VERMILLION, S.D. – Starting in fall 2020, undergraduate and graduate students at the University of South Dakota can earn a certificate in geospatial analysis, giving them the expertise to collect, analyze and visualize spatial data.
Performing geospatial analysis requires the ability to use software including geographic information systems (GIS) and remote sensing and equipment such as sensors and unmanned aerial vehicles. Students earning these certificates will acquire the skills to use, gather and display data over time and place.
“Students from a range of disciplines will benefit from these certificates. Knowing how to use software and tools such as GIS, remote sensing and drones will give our students a leg up in a range of fields from agriculture to city planning,” said Meghann Jarchow, Ph.D., associate professor and chair of the Department of Sustainability & Environment.
In addition to benefiting students in sustainability & environment, the certificate will be valuable for students in biology, anthropology, political science and computer science.
Ranjeet John, Ph.D., assistant professor of biology/sustainability & environment, works extensively with geospatial analysis in his research on grassland ecosystems. He will teach multiple courses for both the undergraduate and graduate certificate. These courses include Remote Sensing, which teaches the concepts and applications behind gathering data from a distance, and Unmanned Aircraft Systems.
“The skills that students will learn in the geospatial analysis certificate will complement the content knowledge that students will learn in their academic majors and minors,” John said.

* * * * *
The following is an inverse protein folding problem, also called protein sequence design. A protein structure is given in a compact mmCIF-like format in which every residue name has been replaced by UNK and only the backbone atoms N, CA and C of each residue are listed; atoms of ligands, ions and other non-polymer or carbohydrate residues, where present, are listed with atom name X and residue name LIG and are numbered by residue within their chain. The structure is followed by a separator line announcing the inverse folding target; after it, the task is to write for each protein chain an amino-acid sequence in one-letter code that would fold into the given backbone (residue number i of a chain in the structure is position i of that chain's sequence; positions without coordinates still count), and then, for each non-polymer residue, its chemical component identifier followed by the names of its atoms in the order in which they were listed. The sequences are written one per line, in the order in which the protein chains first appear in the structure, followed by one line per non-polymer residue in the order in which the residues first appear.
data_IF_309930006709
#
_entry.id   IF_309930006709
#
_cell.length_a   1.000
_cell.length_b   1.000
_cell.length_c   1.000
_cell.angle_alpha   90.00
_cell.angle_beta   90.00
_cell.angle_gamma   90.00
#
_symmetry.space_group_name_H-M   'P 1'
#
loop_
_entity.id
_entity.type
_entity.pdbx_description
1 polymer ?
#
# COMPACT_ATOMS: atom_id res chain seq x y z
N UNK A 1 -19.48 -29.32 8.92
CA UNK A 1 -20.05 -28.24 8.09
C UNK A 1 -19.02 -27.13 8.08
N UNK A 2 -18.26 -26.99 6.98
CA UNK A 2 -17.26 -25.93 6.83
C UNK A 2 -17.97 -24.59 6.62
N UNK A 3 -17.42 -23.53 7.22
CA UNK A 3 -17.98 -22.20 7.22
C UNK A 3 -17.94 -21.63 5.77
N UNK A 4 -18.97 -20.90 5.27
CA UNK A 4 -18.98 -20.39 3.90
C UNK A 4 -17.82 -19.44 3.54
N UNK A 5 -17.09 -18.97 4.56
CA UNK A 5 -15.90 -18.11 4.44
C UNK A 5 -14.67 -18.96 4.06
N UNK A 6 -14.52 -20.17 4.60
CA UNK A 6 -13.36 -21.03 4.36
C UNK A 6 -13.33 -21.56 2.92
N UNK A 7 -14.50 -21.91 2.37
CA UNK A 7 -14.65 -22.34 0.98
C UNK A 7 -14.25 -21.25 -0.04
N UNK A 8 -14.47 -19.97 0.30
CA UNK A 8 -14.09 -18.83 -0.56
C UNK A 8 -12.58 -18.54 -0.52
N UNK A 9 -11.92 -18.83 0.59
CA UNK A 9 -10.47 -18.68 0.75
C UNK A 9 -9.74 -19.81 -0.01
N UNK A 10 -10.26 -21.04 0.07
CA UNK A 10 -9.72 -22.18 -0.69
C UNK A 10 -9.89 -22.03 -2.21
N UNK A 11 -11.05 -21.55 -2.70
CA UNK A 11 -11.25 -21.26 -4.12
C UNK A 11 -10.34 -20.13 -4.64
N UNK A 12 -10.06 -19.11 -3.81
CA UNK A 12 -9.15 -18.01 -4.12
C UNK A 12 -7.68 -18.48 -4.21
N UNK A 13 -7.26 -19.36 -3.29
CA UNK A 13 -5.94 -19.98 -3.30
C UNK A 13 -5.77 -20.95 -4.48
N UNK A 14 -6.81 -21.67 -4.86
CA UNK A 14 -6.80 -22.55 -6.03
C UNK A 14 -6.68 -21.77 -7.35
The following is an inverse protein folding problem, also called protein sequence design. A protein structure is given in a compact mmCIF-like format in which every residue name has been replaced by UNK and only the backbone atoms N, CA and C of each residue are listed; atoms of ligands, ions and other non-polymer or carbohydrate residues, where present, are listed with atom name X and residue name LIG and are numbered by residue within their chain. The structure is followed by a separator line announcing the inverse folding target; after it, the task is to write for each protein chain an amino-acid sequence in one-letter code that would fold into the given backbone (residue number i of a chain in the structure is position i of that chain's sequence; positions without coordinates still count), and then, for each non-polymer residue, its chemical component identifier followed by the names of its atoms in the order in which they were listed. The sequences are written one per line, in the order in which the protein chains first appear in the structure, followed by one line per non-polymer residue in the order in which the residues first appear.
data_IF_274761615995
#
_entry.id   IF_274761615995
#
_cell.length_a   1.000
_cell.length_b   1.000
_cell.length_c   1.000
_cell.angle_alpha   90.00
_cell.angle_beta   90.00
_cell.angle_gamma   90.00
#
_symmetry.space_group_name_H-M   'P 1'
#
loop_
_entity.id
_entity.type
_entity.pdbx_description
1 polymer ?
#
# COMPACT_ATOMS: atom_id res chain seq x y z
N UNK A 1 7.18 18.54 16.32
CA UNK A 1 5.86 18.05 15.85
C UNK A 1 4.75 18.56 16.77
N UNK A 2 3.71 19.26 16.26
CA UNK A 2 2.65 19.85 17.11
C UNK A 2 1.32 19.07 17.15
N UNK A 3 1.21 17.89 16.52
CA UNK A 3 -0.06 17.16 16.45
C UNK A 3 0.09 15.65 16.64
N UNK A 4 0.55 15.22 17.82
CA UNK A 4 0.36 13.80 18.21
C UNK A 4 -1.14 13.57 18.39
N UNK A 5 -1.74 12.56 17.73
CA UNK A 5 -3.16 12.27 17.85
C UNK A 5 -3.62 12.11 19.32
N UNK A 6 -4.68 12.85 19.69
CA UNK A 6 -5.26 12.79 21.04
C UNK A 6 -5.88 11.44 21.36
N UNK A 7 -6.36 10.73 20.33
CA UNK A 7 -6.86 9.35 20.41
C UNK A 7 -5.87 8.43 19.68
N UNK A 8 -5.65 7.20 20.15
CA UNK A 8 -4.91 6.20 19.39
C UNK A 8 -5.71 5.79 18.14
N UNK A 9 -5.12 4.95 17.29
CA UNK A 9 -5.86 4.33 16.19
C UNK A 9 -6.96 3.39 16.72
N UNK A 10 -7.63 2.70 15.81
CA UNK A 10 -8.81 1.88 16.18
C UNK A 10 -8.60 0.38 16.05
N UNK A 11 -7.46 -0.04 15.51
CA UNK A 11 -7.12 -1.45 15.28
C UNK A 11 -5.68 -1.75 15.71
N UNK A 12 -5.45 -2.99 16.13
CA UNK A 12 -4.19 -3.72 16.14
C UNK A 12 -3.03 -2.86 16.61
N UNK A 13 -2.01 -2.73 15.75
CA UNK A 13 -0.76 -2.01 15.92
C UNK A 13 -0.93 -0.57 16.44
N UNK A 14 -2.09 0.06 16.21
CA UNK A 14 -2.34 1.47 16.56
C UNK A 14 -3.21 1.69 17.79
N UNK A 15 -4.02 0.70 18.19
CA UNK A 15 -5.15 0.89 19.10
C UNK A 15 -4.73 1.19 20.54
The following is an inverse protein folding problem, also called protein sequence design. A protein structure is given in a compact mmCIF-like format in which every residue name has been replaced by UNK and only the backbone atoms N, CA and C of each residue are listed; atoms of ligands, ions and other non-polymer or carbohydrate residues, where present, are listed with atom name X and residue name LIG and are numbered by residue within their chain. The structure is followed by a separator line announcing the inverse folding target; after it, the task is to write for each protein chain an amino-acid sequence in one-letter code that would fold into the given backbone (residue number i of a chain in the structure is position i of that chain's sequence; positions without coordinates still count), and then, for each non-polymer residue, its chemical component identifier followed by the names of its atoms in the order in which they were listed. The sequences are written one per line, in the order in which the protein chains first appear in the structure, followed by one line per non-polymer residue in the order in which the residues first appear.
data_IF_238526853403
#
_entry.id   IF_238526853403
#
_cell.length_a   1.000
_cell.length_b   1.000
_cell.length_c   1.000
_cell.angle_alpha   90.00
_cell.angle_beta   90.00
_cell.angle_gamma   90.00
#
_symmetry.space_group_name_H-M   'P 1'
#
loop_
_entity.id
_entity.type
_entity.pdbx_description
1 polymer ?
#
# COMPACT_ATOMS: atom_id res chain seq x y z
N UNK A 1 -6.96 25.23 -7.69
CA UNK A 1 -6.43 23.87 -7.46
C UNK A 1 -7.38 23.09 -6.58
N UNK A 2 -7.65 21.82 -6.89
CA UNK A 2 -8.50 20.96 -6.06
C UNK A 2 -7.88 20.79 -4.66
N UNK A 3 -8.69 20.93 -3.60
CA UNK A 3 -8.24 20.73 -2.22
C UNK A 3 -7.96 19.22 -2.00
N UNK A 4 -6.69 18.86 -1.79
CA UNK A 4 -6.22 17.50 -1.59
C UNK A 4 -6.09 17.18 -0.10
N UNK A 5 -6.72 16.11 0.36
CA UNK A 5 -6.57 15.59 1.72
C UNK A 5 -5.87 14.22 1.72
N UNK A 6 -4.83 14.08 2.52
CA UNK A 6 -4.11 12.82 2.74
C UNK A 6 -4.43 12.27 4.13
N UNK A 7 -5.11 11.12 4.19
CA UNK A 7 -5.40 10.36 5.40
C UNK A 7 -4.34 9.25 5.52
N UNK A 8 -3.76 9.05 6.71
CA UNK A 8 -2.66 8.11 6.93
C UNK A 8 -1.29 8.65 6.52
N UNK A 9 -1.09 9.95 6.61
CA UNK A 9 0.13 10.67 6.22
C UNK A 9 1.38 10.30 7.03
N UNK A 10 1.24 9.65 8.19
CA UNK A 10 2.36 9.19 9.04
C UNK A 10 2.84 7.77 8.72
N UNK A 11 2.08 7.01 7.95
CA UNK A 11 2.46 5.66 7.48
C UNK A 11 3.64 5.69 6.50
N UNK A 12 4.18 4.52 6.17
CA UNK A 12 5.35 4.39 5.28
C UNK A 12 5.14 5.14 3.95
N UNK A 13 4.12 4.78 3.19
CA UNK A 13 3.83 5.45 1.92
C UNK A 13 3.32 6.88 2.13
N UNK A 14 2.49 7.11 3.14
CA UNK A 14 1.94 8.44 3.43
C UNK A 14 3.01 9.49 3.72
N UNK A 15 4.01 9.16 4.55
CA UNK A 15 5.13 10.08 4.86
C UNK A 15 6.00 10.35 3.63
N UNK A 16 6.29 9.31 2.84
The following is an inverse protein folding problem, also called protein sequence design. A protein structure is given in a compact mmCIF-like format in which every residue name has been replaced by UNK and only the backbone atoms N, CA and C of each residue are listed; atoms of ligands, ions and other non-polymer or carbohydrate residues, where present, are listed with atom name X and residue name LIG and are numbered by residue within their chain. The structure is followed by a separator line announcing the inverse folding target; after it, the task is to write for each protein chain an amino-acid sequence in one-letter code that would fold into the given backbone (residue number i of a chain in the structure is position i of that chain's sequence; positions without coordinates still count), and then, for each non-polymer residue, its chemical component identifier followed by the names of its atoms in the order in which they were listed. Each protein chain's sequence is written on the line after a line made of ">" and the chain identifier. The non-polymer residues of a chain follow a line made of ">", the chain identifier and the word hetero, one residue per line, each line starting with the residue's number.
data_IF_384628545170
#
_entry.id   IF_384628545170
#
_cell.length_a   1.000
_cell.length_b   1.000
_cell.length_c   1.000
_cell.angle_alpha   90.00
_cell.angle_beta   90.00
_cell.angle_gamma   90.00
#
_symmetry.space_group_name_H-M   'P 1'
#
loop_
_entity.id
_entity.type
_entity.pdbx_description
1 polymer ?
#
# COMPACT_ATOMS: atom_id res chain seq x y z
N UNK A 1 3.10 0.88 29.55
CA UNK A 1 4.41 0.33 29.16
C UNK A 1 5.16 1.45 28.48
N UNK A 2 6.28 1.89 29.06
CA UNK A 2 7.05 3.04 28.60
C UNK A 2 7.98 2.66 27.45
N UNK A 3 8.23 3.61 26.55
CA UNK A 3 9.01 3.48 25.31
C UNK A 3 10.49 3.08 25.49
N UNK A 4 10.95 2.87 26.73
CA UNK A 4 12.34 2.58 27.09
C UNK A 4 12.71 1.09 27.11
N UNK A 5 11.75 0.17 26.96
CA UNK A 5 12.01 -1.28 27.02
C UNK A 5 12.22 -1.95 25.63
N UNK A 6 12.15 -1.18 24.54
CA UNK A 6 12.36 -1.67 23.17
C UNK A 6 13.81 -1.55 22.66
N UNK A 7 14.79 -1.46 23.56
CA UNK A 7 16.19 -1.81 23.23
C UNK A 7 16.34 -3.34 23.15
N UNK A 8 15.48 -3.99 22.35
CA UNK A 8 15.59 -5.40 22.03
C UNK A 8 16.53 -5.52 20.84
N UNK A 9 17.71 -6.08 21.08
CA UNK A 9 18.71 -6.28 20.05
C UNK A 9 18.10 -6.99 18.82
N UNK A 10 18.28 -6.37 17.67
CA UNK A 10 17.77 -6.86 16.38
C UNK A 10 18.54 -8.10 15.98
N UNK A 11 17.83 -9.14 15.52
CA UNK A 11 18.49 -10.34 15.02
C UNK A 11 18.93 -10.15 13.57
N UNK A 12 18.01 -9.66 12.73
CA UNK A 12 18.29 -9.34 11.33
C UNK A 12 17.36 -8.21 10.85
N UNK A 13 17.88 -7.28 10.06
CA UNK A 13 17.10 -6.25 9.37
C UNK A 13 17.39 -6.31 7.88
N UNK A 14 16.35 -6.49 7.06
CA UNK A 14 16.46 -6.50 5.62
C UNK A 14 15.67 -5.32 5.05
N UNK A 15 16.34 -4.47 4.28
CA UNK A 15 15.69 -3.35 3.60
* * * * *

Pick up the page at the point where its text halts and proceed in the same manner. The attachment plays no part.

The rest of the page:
Tony Krus, Ph.D., assistant professor of anthropology, received funding from a South Dakota Board of Regents grant to support an Advanced Visualization Lab that is being developed to provide the computing resources needed for the geospatial analysis certificates. Krus will acquire a surveying device called a total station to train students on mapping techniques.
“The new total station will be used regularly in my archaeological classes and the archaeological field school I will be running in Clay County,” Krus said. “GIS and advanced visualization techniques have become increasingly important in emerging anthropology careers, especially archaeology, over the 21st century. Many entry-level careers in archaeology require at least some familiarity with tools for advanced mapping and GIS.”
The undergraduate and graduate geospatial analysis certificates each require 12 credit hours of coursework. Students majoring in any discipline may earn these certificates.